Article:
By correlating findings in human asthma with those in experimental animal models, a variety of small molecule and protein mediators, including histamine, bradykinin, prostaglandins, leukotrienes and cytokines have been implicated in promoting allergic inflammation and bronchoconstriction. These molecules may be released from inflammatory cells, nerve terminals or respiratory epithelial cells, and may promote AHR in at least four ways: (i) by amplifying the inflammatory process; (ii) by damaging the respiratory epithelium, thereby increasing irritant access to sensory nerve endings (Davies et al., 1993); (iii) by lowering the threshold for vagal afferent sensory fiber stimulation (Spina et al., 1998); or (iv) by increasing responsiveness of bronchial smooth muscle cells to efferent stimulation (Braun et al., 1998).
Nerve growth factor (NGF), well known for its role as a sympathetic and sensory nerve growth factor, has been shown to have additional activities both within and outside the nervous system. Of particular relevance to the pathophysiology of asthma, NGF induces acute changes in the excitability of peptidergic sensory neurons (Shu and Mendell, 1999), longer term changes in levels of bioactive peptides such as substance P and calcitonin gene‐related peptide (CGRP; Lindsay and Harmar, 1989; Lindsay et al., 1989), and changes in the neuronal expression of receptors for bradykinin (Petersen et al., 1998). NGF is among the mediators released from mast cells during allergic inflammation, and NGF stimulation of mast cells results in degranulation, potentially amplifying the inflammatory reaction. Elevated serum NGF has been reported in human patients with asthma (Bonini et al., 1996). NGF is elevated in serum and bronchoalveolar lavage fluid (BALF) from mice with experimentally induced asthma, and this elevation is correlated with increased bronchial smooth muscle hyperresponsiveness (Braun et al., 1998).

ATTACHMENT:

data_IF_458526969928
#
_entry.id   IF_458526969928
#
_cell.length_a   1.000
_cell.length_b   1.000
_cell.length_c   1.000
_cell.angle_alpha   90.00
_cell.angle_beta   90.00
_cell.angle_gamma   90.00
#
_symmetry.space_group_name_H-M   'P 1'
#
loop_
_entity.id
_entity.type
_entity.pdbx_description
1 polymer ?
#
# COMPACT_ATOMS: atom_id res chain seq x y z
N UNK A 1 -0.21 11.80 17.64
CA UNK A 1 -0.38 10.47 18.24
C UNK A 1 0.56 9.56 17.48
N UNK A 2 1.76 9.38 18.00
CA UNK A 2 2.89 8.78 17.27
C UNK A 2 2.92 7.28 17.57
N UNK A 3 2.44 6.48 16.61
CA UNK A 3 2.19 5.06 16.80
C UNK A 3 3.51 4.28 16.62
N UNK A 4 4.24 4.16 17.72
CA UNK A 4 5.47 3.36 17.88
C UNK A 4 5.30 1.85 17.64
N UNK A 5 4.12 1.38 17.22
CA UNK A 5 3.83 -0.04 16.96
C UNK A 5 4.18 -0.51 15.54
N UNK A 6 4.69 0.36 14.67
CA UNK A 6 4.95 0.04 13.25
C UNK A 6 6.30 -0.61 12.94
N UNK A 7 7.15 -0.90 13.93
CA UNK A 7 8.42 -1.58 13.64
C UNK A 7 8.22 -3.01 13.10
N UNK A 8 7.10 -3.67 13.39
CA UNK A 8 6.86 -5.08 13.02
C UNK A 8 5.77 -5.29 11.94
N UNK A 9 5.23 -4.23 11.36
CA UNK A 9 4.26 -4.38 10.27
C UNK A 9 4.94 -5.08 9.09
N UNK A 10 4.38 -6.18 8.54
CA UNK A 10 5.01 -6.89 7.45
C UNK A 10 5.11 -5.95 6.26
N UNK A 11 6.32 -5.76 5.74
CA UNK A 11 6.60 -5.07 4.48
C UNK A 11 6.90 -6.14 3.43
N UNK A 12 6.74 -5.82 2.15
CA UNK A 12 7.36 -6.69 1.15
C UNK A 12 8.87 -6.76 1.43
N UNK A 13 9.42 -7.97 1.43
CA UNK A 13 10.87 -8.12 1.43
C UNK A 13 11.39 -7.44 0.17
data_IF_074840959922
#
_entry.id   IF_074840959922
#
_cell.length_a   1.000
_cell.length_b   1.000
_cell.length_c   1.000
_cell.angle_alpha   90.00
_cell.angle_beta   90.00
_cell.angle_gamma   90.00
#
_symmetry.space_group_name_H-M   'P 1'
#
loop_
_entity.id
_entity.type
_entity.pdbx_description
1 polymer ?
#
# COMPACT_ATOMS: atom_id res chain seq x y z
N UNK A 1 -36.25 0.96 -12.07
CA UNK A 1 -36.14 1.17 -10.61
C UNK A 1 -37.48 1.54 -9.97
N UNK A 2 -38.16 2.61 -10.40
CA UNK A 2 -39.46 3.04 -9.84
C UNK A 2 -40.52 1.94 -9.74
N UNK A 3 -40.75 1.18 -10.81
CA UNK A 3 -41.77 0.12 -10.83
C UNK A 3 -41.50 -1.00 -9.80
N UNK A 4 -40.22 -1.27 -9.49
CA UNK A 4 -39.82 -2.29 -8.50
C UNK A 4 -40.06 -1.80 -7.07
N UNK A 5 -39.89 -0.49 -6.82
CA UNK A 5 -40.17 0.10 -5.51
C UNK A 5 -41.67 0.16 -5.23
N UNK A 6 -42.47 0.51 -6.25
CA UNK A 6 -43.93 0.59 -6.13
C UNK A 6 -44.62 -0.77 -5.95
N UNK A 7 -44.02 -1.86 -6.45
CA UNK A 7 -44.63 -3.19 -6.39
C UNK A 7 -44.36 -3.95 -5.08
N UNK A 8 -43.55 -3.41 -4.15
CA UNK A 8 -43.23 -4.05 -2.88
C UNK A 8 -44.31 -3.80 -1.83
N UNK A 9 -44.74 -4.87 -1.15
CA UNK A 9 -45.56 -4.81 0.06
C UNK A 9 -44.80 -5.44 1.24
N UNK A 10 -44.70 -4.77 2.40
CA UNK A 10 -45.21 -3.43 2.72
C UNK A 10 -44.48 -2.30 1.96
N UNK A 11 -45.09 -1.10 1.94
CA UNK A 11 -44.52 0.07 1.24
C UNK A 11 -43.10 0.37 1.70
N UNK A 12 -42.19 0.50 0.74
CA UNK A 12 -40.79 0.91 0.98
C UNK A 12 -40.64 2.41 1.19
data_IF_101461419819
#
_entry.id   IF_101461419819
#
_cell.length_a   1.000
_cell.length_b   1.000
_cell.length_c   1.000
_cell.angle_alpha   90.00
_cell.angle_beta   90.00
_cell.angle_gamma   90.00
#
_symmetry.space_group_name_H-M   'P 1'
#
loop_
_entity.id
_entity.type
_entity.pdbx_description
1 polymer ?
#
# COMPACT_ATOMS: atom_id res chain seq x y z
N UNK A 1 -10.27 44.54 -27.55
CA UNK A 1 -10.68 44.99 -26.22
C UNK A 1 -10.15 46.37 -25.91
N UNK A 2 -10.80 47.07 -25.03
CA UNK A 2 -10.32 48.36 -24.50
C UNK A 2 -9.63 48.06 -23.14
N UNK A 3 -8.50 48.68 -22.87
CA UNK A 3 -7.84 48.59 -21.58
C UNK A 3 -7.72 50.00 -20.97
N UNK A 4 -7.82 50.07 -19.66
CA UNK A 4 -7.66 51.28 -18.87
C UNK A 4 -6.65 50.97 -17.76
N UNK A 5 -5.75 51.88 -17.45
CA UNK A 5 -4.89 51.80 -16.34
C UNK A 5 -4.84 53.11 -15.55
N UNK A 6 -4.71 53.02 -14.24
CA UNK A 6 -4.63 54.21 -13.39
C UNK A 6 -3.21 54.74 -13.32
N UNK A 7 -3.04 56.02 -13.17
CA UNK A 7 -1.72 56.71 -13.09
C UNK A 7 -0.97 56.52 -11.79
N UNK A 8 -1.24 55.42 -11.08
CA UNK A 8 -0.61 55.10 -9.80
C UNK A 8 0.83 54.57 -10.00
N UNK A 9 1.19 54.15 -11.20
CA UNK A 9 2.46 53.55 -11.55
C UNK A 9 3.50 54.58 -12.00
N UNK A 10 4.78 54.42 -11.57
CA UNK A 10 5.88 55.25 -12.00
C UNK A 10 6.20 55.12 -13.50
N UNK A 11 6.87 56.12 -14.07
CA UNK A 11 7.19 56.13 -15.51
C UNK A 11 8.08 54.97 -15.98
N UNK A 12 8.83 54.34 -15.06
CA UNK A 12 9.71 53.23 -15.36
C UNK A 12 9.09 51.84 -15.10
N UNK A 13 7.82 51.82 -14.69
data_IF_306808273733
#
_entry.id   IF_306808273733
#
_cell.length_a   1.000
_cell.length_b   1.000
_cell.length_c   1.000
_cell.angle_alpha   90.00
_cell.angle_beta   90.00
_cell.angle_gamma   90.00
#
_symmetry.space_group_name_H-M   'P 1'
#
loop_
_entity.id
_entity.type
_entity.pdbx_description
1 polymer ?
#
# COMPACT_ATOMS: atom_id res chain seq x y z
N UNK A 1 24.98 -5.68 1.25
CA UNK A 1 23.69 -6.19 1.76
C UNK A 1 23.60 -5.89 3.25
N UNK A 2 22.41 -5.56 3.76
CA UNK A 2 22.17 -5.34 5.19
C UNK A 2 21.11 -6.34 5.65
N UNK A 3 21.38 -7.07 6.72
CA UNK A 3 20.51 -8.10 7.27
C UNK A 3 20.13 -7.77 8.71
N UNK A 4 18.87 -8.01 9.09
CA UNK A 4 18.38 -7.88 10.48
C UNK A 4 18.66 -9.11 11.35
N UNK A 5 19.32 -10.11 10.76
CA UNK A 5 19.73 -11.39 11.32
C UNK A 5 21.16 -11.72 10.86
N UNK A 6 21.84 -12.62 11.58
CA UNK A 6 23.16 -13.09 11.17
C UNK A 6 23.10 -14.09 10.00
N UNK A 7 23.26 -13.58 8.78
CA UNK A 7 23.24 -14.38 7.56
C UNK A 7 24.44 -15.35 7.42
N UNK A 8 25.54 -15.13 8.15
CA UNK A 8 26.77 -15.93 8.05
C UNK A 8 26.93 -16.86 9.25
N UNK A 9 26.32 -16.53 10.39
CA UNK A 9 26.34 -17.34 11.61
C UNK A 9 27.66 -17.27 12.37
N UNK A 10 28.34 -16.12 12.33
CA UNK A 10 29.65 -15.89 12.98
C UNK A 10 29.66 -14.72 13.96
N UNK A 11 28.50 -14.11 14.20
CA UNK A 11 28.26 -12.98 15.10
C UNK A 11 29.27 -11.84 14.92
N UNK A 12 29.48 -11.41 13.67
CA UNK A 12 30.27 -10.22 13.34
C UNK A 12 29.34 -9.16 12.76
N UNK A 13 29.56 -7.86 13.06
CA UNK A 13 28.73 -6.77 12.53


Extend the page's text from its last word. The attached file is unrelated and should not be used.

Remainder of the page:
In order to identify additional molecules associated with allergic inflammation and AHR, we screened for novel secreted proteins expressed in murine ovalbumin (OVA)‐induced asthma. This model reproduces the perivascular and peribronchial inflammation, bronchial epithelial hypertrophy and increased mucus production described in human asthma (Blyth et al., 1996), making it appropriate for identification of key cellular and biochemical components of the disease state. Here we describe a new gene family, one member of which encodes a protein whose expression in vivo and function in vitro implicate the molecule as a possible mediator of neuronal function and airway hyperreactivity.
Identification of the FIZZ gene family